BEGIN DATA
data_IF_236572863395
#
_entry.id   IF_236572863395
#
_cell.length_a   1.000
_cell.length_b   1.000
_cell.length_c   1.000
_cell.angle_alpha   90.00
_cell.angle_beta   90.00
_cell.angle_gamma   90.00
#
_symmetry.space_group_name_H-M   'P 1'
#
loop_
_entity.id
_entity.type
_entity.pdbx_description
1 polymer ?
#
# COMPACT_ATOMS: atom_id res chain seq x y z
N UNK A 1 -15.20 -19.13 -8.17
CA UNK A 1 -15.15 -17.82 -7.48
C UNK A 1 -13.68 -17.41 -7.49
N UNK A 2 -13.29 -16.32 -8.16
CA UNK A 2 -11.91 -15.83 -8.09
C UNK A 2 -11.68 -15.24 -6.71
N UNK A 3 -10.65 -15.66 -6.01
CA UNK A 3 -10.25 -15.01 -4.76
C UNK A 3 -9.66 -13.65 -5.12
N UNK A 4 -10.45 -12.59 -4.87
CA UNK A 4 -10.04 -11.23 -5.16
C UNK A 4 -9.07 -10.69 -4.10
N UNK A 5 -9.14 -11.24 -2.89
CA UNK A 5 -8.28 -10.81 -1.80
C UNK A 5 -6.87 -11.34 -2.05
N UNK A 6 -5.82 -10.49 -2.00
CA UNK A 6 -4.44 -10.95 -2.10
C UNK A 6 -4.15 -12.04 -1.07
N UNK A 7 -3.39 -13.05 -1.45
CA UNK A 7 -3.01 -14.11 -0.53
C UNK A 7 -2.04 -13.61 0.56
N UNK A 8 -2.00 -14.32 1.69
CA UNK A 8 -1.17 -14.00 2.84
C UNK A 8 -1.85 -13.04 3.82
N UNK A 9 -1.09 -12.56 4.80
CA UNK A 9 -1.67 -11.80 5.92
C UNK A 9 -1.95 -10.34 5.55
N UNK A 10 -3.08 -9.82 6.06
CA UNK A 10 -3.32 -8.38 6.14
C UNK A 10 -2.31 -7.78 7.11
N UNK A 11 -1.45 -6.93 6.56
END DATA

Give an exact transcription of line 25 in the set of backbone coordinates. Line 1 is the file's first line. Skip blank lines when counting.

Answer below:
CA UNK A 2 -11.91 -15.83 -8.09